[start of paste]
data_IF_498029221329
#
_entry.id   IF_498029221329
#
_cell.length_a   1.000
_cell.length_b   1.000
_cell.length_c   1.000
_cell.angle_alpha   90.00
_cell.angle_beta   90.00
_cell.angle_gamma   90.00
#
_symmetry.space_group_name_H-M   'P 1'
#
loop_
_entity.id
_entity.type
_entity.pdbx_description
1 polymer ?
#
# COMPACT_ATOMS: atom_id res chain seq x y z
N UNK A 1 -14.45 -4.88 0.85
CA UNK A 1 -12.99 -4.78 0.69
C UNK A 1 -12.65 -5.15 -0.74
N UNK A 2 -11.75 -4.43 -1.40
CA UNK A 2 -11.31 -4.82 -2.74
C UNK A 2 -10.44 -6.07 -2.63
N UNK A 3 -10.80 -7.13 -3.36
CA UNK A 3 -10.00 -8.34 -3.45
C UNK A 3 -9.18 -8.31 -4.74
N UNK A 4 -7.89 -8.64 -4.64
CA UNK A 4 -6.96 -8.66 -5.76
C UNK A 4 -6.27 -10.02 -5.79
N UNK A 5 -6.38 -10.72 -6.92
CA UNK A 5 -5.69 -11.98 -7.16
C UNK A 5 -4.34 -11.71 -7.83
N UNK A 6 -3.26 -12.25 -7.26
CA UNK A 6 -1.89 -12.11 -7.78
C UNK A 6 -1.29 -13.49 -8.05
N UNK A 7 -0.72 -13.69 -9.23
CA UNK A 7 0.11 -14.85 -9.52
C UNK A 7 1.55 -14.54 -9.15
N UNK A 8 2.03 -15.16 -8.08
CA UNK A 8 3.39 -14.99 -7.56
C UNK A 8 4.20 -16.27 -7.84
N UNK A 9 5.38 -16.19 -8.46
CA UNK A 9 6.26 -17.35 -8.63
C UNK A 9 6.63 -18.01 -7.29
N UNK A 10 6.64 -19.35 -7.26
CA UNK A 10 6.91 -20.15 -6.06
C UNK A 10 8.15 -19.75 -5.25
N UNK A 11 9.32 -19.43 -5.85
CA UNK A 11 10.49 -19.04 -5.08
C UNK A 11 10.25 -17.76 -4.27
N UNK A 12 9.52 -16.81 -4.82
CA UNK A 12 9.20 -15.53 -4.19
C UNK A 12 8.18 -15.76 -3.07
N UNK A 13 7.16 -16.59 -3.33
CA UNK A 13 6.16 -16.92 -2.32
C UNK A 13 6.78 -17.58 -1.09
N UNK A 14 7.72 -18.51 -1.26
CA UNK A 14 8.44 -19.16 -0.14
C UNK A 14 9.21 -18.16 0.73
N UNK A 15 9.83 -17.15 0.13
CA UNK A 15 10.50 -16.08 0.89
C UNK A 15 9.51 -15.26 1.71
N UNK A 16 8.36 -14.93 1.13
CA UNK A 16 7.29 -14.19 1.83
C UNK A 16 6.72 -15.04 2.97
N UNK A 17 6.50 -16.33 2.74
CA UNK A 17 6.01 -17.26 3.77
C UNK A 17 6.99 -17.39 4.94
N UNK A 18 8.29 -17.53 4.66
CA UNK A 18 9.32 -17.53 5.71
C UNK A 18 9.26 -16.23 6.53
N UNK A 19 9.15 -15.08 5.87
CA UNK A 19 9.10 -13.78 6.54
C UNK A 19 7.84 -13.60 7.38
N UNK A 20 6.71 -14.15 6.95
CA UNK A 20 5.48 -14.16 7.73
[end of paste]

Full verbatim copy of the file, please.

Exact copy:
data_IF_498029221329
#
_entry.id   IF_498029221329
#
_cell.length_a   1.000
_cell.length_b   1.000
_cell.length_c   1.000
_cell.angle_alpha   90.00
_cell.angle_beta   90.00
_cell.angle_gamma   90.00
#
_symmetry.space_group_name_H-M   'P 1'
#
loop_
_entity.id
_entity.type
_entity.pdbx_description
1 polymer ?
#
# COMPACT_ATOMS: atom_id res chain seq x y z
N UNK A 1 -14.45 -4.88 0.85
CA UNK A 1 -12.99 -4.78 0.69
C UNK A 1 -12.65 -5.15 -0.74
N UNK A 2 -11.75 -4.43 -1.40
CA UNK A 2 -11.31 -4.82 -2.74
C UNK A 2 -10.44 -6.07 -2.63
N UNK A 3 -10.80 -7.13 -3.36
CA UNK A 3 -10.00 -8.34 -3.45
C UNK A 3 -9.18 -8.31 -4.74
N UNK A 4 -7.89 -8.64 -4.64
CA UNK A 4 -6.96 -8.66 -5.76
C UNK A 4 -6.27 -10.02 -5.79
N UNK A 5 -6.38 -10.72 -6.92
CA UNK A 5 -5.69 -11.98 -7.16
C UNK A 5 -4.34 -11.71 -7.83
N UNK A 6 -3.26 -12.25 -7.26
CA UNK A 6 -1.89 -12.11 -7.78
C UNK A 6 -1.29 -13.49 -8.05
N UNK A 7 -0.72 -13.69 -9.23
CA UNK A 7 0.11 -14.85 -9.52
C UNK A 7 1.55 -14.54 -9.15
N UNK A 8 2.03 -15.16 -8.08
CA UNK A 8 3.39 -14.99 -7.56
C UNK A 8 4.20 -16.27 -7.84
N UNK A 9 5.38 -16.19 -8.46
CA UNK A 9 6.26 -17.35 -8.63
C UNK A 9 6.63 -18.01 -7.29
N UNK A 10 6.64 -19.35 -7.26
CA UNK A 10 6.91 -20.15 -6.06
C UNK A 10 8.15 -19.75 -5.25
N UNK A 11 9.32 -19.43 -5.85
CA UNK A 11 10.49 -19.04 -5.08
C UNK A 11 10.25 -17.76 -4.27
N UNK A 12 9.52 -16.81 -4.82
CA UNK A 12 9.20 -15.53 -4.19
C UNK A 12 8.18 -15.76 -3.07
N UNK A 13 7.16 -16.59 -3.33
CA UNK A 13 6.16 -16.92 -2.32
C UNK A 13 6.78 -17.58 -1.09
N UNK A 14 7.72 -18.51 -1.26
CA UNK A 14 8.44 -19.16 -0.14
C UNK A 14 9.21 -18.16 0.73
N UNK A 15 9.83 -17.15 0.13
CA UNK A 15 10.50 -16.08 0.89
C UNK A 15 9.51 -15.26 1.71
N UNK A 16 8.36 -14.93 1.13
CA UNK A 16 7.29 -14.19 1.83
C UNK A 16 6.72 -15.04 2.97
N UNK A 17 6.50 -16.33 2.74
CA UNK A 17 6.01 -17.26 3.77
C UNK A 17 6.99 -17.39 4.94
N UNK A 18 8.29 -17.53 4.66
CA UNK A 18 9.32 -17.53 5.71
C UNK A 18 9.26 -16.23 6.53
N UNK A 19 9.15 -15.08 5.87
CA UNK A 19 9.10 -13.78 6.54
C UNK A 19 7.84 -13.60 7.38
N UNK A 20 6.71 -14.15 6.95
CA UNK A 20 5.48 -14.16 7.73